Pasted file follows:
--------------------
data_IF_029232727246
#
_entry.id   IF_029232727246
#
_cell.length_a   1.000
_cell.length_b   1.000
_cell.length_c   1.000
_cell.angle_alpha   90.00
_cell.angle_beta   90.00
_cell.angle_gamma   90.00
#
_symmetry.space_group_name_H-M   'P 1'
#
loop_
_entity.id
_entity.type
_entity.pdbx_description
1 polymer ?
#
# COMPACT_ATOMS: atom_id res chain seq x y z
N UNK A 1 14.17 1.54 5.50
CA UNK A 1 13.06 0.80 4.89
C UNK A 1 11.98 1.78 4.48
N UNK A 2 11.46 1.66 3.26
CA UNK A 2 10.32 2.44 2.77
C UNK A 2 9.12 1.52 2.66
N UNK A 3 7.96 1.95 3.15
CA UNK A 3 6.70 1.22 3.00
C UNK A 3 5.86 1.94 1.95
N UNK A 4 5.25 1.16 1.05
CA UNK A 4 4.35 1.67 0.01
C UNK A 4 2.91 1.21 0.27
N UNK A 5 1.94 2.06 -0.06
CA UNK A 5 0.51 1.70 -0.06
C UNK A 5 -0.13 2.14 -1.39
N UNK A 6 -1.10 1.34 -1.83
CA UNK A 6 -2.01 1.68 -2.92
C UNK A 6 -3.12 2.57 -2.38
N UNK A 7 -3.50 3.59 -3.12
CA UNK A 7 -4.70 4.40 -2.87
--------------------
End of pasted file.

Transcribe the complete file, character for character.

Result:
data_IF_029232727246
#
_entry.id   IF_029232727246
#
_cell.length_a   1.000
_cell.length_b   1.000
_cell.length_c   1.000
_cell.angle_alpha   90.00
_cell.angle_beta   90.00
_cell.angle_gamma   90.00
#
_symmetry.space_group_name_H-M   'P 1'
#
loop_
_entity.id
_entity.type
_entity.pdbx_description
1 polymer ?
#
# COMPACT_ATOMS: atom_id res chain seq x y z
N UNK A 1 14.17 1.54 5.50
CA UNK A 1 13.06 0.80 4.89
C UNK A 1 11.98 1.78 4.48
N UNK A 2 11.46 1.66 3.26
CA UNK A 2 10.32 2.44 2.77
C UNK A 2 9.12 1.52 2.66
N UNK A 3 7.96 1.95 3.15
CA UNK A 3 6.70 1.22 3.00
C UNK A 3 5.86 1.94 1.95
N UNK A 4 5.25 1.16 1.05
CA UNK A 4 4.35 1.67 0.01
C UNK A 4 2.91 1.21 0.27
N UNK A 5 1.94 2.06 -0.06
CA UNK A 5 0.51 1.70 -0.06
C UNK A 5 -0.13 2.14 -1.39
N UNK A 6 -1.10 1.34 -1.83
CA UNK A 6 -2.01 1.68 -2.92
C UNK A 6 -3.12 2.57 -2.38
N UNK A 7 -3.50 3.59 -3.12
CA UNK A 7 -4.70 4.40 -2.87